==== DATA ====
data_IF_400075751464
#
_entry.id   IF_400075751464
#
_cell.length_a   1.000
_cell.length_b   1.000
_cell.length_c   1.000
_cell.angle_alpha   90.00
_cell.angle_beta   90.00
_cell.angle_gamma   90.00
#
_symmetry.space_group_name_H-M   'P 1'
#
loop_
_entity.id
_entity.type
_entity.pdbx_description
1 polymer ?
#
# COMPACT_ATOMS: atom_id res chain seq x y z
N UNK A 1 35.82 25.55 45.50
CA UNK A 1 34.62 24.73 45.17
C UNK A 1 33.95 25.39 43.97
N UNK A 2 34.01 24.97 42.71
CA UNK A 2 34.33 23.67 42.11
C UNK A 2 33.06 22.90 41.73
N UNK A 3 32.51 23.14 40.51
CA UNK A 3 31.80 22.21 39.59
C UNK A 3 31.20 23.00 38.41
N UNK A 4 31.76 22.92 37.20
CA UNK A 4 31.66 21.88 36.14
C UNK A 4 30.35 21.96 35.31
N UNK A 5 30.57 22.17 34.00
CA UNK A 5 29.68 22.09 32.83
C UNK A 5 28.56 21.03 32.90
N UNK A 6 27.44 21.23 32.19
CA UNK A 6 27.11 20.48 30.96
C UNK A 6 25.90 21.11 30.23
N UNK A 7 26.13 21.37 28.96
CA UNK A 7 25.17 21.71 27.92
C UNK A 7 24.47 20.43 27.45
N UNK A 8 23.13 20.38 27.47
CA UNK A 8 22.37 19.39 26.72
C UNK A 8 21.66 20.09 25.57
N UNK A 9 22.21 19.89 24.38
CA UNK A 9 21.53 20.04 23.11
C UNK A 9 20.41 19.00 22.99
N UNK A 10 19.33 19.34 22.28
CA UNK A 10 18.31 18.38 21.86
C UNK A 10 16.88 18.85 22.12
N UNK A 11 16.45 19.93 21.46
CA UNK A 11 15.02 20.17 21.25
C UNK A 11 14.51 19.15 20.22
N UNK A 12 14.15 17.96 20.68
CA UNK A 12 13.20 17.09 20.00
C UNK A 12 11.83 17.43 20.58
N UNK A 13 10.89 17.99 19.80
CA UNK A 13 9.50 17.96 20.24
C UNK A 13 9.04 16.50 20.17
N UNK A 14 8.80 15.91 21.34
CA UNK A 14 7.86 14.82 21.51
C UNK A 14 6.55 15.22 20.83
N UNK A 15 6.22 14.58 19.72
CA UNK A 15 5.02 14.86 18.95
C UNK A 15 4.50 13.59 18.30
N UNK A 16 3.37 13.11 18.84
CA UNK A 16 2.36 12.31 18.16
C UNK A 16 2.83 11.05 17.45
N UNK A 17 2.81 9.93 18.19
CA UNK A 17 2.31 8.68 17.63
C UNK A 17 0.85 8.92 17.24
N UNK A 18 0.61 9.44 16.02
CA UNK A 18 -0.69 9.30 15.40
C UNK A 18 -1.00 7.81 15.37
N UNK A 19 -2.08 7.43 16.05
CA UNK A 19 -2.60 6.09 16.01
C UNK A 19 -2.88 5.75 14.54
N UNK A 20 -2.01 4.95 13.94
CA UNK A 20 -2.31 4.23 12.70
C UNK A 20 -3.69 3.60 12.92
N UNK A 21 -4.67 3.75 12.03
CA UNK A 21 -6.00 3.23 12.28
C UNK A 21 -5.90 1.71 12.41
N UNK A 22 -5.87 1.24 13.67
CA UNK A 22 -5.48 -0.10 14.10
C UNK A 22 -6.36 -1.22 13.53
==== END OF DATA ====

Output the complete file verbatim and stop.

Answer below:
data_IF_400075751464
#
_entry.id   IF_400075751464
#
_cell.length_a   1.000
_cell.length_b   1.000
_cell.length_c   1.000
_cell.angle_alpha   90.00
_cell.angle_beta   90.00
_cell.angle_gamma   90.00
#
_symmetry.space_group_name_H-M   'P 1'
#
loop_
_entity.id
_entity.type
_entity.pdbx_description
1 polymer ?
#
# COMPACT_ATOMS: atom_id res chain seq x y z
N UNK A 1 35.82 25.55 45.50
CA UNK A 1 34.62 24.73 45.17
C UNK A 1 33.95 25.39 43.97
N UNK A 2 34.01 24.97 42.71
CA UNK A 2 34.33 23.67 42.11
C UNK A 2 33.06 22.90 41.73
N UNK A 3 32.51 23.14 40.51
CA UNK A 3 31.80 22.21 39.59
C UNK A 3 31.20 23.00 38.41
N UNK A 4 31.76 22.92 37.20
CA UNK A 4 31.66 21.88 36.14
C UNK A 4 30.35 21.96 35.31
N UNK A 5 30.57 22.17 34.00
CA UNK A 5 29.68 22.09 32.83
C UNK A 5 28.56 21.03 32.90
N UNK A 6 27.44 21.23 32.19
CA UNK A 6 27.11 20.48 30.96
C UNK A 6 25.90 21.11 30.23
N UNK A 7 26.13 21.37 28.96
CA UNK A 7 25.17 21.71 27.92
C UNK A 7 24.47 20.43 27.45
N UNK A 8 23.13 20.38 27.47
CA UNK A 8 22.37 19.39 26.72
C UNK A 8 21.66 20.09 25.57
N UNK A 9 22.21 19.89 24.38
CA UNK A 9 21.53 20.04 23.11
C UNK A 9 20.41 19.00 22.99
N UNK A 10 19.33 19.34 22.28
CA UNK A 10 18.31 18.38 21.86
C UNK A 10 16.88 18.85 22.12
N UNK A 11 16.45 19.93 21.46
CA UNK A 11 15.02 20.17 21.25
C UNK A 11 14.51 19.15 20.22
N UNK A 12 14.15 17.96 20.68
CA UNK A 12 13.20 17.09 20.00
C UNK A 12 11.83 17.43 20.58
N UNK A 13 10.89 17.99 19.80
CA UNK A 13 9.50 17.96 20.24
C UNK A 13 9.04 16.50 20.17
N UNK A 14 8.80 15.91 21.34
CA UNK A 14 7.86 14.82 21.51
C UNK A 14 6.55 15.22 20.83
N UNK A 15 6.22 14.58 19.72
CA UNK A 15 5.02 14.86 18.95
C UNK A 15 4.50 13.59 18.30
N UNK A 16 3.37 13.11 18.84
CA UNK A 16 2.36 12.31 18.16
C UNK A 16 2.83 11.05 17.45
N UNK A 17 2.81 9.93 18.19
CA UNK A 17 2.31 8.68 17.63
C UNK A 17 0.85 8.92 17.24
N UNK A 18 0.61 9.44 16.02
CA UNK A 18 -0.69 9.30 15.40
C UNK A 18 -1.00 7.81 15.37
N UNK A 19 -2.08 7.43 16.05
CA UNK A 19 -2.60 6.09 16.01
C UNK A 19 -2.88 5.75 14.54
N UNK A 20 -2.01 4.95 13.94
CA UNK A 20 -2.31 4.23 12.70
C UNK A 20 -3.69 3.60 12.92
N UNK A 21 -4.67 3.75 12.03
CA UNK A 21 -6.00 3.23 12.28
C UNK A 21 -5.90 1.71 12.41
N UNK A 22 -5.87 1.24 13.67
CA UNK A 22 -5.48 -0.10 14.10
C UNK A 22 -6.36 -1.22 13.53